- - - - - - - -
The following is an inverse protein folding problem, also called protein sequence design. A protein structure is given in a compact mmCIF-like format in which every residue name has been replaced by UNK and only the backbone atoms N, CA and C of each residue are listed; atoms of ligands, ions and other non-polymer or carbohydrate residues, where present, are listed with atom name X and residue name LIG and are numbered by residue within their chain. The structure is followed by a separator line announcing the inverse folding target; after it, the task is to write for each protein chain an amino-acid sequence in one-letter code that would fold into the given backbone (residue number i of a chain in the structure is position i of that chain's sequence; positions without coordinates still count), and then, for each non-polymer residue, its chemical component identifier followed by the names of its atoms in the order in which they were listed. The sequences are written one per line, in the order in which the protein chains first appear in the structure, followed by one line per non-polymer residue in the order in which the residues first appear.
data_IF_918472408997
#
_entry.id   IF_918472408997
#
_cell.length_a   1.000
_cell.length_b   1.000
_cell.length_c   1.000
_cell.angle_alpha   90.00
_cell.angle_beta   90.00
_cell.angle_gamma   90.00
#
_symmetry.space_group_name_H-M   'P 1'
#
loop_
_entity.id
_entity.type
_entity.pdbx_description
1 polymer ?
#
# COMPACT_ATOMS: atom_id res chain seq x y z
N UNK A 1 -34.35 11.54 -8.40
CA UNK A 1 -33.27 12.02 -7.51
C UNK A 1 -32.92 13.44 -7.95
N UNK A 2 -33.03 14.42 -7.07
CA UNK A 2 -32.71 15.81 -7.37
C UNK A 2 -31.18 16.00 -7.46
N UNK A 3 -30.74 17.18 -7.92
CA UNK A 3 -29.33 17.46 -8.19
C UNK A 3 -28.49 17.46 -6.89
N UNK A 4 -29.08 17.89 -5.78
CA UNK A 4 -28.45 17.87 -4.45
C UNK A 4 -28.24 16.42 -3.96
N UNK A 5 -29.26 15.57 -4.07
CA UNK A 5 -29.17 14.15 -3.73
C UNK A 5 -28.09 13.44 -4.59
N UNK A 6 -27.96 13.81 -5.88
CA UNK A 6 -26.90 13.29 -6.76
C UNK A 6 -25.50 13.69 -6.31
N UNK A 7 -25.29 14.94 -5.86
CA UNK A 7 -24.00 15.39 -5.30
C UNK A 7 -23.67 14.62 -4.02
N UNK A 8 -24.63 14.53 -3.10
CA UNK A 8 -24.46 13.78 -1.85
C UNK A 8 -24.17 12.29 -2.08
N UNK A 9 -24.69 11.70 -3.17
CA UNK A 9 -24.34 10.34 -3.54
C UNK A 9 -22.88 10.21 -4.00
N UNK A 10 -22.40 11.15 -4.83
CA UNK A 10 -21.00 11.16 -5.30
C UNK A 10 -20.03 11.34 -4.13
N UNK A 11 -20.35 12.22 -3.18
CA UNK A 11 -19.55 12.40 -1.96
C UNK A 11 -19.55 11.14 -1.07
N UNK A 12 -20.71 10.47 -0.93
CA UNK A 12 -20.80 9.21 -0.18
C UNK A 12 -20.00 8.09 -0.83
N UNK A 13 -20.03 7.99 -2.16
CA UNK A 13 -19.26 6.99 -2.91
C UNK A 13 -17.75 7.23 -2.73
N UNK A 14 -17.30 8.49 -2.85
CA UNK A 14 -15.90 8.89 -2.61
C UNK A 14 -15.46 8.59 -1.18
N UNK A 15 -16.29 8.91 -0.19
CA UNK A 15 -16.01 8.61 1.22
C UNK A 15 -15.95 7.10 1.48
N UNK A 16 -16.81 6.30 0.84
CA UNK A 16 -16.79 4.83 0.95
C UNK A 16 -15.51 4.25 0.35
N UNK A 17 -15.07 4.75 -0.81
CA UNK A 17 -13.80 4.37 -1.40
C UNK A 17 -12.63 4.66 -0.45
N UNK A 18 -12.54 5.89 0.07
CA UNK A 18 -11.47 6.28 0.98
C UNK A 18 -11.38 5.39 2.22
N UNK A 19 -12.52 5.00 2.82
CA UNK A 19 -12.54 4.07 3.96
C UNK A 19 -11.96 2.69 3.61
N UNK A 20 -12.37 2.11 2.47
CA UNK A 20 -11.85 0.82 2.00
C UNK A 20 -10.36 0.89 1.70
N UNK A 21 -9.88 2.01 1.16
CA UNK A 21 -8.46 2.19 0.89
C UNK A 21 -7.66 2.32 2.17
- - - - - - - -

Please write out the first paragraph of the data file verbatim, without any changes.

The following is an inverse protein folding problem, also called protein sequence design. A protein structure is given in a compact mmCIF-like format in which every residue name has been replaced by UNK and only the backbone atoms N, CA and C of each residue are listed; atoms of ligands, ions and other non-polymer or carbohydrate residues, where present, are listed with atom name X and residue name LIG and are numbered by residue within their chain. The structure is followed by a separator line announcing the inverse folding target; after it, the task is to write for each protein chain an amino-acid sequence in one-letter code that would fold into the given backbone (residue number i of a chain in the structure is position i of that chain's sequence; positions without coordinates still count), and then, for each non-polymer residue, its chemical component identifier followed by the names of its atoms in the order in which they were listed. The sequences are written one per line, in the order in which the protein chains first appear in the structure, followed by one line per non-polymer residue in the order in which the residues first appear.